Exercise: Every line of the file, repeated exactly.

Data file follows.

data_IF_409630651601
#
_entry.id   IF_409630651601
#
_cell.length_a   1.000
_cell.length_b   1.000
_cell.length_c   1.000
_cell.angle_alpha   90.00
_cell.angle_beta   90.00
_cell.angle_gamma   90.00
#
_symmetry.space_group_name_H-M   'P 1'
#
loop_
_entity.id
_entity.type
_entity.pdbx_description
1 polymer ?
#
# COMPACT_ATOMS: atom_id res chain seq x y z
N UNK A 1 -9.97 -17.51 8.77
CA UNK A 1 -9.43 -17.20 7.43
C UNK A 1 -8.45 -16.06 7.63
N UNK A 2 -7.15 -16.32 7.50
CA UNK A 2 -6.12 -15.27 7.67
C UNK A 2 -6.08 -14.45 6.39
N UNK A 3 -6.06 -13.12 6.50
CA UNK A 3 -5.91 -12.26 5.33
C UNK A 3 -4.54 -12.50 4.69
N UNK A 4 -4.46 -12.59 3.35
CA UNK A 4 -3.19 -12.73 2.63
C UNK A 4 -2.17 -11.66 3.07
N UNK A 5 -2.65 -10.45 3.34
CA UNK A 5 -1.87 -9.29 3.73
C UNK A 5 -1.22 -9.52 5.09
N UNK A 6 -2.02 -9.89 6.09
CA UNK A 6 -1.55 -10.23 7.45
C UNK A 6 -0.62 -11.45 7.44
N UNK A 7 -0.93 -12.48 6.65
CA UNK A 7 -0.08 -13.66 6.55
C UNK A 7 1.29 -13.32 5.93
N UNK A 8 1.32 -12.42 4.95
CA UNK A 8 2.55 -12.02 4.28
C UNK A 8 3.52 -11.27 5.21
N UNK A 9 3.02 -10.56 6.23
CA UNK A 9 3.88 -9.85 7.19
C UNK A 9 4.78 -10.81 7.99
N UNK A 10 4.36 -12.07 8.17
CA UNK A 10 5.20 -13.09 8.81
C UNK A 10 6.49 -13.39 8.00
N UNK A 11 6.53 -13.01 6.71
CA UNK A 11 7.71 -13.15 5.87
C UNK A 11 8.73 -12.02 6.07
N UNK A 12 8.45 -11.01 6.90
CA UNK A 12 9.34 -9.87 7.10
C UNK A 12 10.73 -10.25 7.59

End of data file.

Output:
data_IF_409630651601
#
_entry.id   IF_409630651601
#
_cell.length_a   1.000
_cell.length_b   1.000
_cell.length_c   1.000
_cell.angle_alpha   90.00
_cell.angle_beta   90.00
_cell.angle_gamma   90.00
#
_symmetry.space_group_name_H-M   'P 1'
#
loop_
_entity.id
_entity.type
_entity.pdbx_description
1 polymer ?
#
# COMPACT_ATOMS: atom_id res chain seq x y z
N UNK A 1 -9.97 -17.51 8.77
CA UNK A 1 -9.43 -17.20 7.43
C UNK A 1 -8.45 -16.06 7.63
N UNK A 2 -7.15 -16.32 7.50
CA UNK A 2 -6.12 -15.27 7.67
C UNK A 2 -6.08 -14.45 6.39
N UNK A 3 -6.06 -13.12 6.50
CA UNK A 3 -5.91 -12.26 5.33
C UNK A 3 -4.54 -12.50 4.69
N UNK A 4 -4.46 -12.59 3.35
CA UNK A 4 -3.19 -12.73 2.63
C UNK A 4 -2.17 -11.66 3.07
N UNK A 5 -2.65 -10.45 3.34
CA UNK A 5 -1.87 -9.29 3.73
C UNK A 5 -1.22 -9.52 5.09
N UNK A 6 -2.02 -9.89 6.09
CA UNK A 6 -1.55 -10.23 7.45
C UNK A 6 -0.62 -11.45 7.44
N UNK A 7 -0.93 -12.48 6.65
CA UNK A 7 -0.08 -13.66 6.55
C UNK A 7 1.29 -13.32 5.93
N UNK A 8 1.32 -12.42 4.95
CA UNK A 8 2.55 -12.02 4.28
C UNK A 8 3.52 -11.27 5.21
N UNK A 9 3.02 -10.56 6.23
CA UNK A 9 3.88 -9.85 7.19
C UNK A 9 4.78 -10.81 7.99
N UNK A 10 4.36 -12.07 8.17
CA UNK A 10 5.20 -13.09 8.81
C UNK A 10 6.49 -13.39 8.00
N UNK A 11 6.53 -13.01 6.71
CA UNK A 11 7.71 -13.15 5.87
C UNK A 11 8.73 -12.02 6.07
N UNK A 12 8.45 -11.01 6.90
CA UNK A 12 9.34 -9.87 7.10
C UNK A 12 10.73 -10.25 7.59